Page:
This definitely would be ideal, and this is pretty much what is happening in most of the elementary schools - at least in my area. But unfortunately it's nearly impossible to do with the older kids because they have electives and not all the kids take the same classes. There is intermixing between grades (for example, when I was in high school some of my classes had kids from other grades in them) and not all kids in the same grade are at the same level of classes - another example some kids might be in honor classes or accelerated classes. But your thinking is going down the right path - unfortunately just hard to implement.

Anonymous
Thu, 09/17/2020 - 1:07pm

Yeah, start with the real name COVID-19.

First Amendment
Mon, 09/28/2020 - 11:55am

But then we wouldn't know the writer's ignorant bias. Calling it the "China plague" reveals a lot.

Really?
Tue, 09/15/2020 - 10:09am

All those special measures and then the students sit where they want in the cafeteria?

Tools Dull
Tue, 09/15/2020 - 10:11am

Did you see the latest political rallies? There is no pandemic. LMAO

George Hagenauer
Tue, 09/15/2020 - 10:17am

An interesting problem for rural schools is limited internet access since there is little financial incentive to wire or deliver services to those areas . As a result there are far fewer options for delivering education.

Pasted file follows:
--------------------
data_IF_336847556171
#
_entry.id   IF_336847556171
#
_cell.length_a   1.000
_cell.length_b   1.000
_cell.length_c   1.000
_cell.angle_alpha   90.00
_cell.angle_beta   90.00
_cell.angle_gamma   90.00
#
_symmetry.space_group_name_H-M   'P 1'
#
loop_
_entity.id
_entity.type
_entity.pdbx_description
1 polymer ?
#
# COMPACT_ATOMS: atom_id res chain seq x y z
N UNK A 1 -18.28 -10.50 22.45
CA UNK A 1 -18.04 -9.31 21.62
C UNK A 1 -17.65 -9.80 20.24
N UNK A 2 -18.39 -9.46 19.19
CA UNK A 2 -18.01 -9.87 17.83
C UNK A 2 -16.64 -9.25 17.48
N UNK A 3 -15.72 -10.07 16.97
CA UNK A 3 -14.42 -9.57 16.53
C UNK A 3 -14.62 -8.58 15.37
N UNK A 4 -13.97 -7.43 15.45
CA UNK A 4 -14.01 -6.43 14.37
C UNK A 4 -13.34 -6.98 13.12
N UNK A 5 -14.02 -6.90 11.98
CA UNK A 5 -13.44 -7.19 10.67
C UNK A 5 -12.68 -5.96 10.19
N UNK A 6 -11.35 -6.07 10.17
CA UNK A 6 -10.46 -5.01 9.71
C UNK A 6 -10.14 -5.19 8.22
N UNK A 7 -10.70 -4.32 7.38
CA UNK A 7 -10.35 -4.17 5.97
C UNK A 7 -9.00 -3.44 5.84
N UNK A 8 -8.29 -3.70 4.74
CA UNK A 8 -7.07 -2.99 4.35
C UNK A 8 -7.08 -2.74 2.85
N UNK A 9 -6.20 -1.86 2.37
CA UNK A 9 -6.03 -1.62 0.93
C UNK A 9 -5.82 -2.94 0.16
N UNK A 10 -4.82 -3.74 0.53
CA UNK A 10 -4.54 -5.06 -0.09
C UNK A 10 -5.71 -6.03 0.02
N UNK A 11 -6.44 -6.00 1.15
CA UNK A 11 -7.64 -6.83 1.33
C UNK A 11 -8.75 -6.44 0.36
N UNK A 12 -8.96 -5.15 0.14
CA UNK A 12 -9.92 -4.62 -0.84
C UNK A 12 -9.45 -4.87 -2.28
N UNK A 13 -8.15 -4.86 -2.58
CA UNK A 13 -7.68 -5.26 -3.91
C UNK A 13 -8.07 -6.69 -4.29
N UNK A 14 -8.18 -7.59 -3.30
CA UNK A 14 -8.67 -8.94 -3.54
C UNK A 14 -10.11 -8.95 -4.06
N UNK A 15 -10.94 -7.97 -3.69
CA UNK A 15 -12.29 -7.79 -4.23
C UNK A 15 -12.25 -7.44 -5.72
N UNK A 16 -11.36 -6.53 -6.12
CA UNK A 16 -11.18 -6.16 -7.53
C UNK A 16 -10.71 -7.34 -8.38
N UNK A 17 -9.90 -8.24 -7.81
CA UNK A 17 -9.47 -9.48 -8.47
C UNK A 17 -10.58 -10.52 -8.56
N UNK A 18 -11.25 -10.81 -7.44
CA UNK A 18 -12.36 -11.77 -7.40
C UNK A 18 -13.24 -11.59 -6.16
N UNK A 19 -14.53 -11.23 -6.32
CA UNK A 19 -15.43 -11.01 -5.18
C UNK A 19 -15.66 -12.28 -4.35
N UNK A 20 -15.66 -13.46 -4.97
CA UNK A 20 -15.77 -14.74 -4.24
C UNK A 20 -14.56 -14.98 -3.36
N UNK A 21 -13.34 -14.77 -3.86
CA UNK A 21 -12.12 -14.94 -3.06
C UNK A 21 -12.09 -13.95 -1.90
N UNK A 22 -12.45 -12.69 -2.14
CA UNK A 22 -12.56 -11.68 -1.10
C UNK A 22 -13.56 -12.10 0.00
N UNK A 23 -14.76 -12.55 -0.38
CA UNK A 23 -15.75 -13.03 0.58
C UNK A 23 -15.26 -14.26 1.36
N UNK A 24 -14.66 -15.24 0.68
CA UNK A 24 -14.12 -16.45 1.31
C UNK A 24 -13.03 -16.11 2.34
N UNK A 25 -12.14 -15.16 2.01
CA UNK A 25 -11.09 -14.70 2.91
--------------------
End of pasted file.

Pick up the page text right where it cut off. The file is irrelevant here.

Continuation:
Ouchez
Tue, 09/15/2020 - 10:49am

School officials need not claim they were helpless or had no blue print for opening school, they have the CDC and the State Health Department and that thing sitting between their shoulders! For what they are being paid and the money the school is getting per student they need to face the enemy head on and stop whining and pointing fingers, or else resign. Maybe the school needs to hire a couple retired D.I's to whip the school into shape, because discipline is essential, and I bet the school lacked it!

Truth!
Thu, 09/17/2020 - 1:14pm

Then there's Trump who dismisses what the CDC says under oath and reconfirms after Trump briefings, twitter storms. We can't plan anything with a president that wants to blow everything up like healthcare, safety, global trade, race relations, etc. Sure blame everything on the state. What's a D.I., something like the vigilantes policing our streets that Trump encourages?

LOL
Tue, 09/29/2020 - 4:47pm

Don't feed the trolls!

No plans, Know ...
Tue, 09/15/2020 - 11:03am

Sad so many parents are having their school plans abruptly disrupted because of poor planning and understanding, but wonder how their plans would be disrupted when family members and school staff are abruptly hospitalized, intubated, or dead once infected. Imagine those inconveniences, if you don't already have firsthand experience. Most people don't have those experiences because of prudent lockdowns and months of safety measures. Sadly those early lessons are not easily transferable to all. You have to go through it yourself or with loved ones to truly understand.

Lags
Wed, 09/16/2020 - 9:24am

My kids are beyond school age, but I still think like a parent mine I would insist they bathe upon returning from school, clothes right in wash machine and turned on immediately, it would become the new normal!!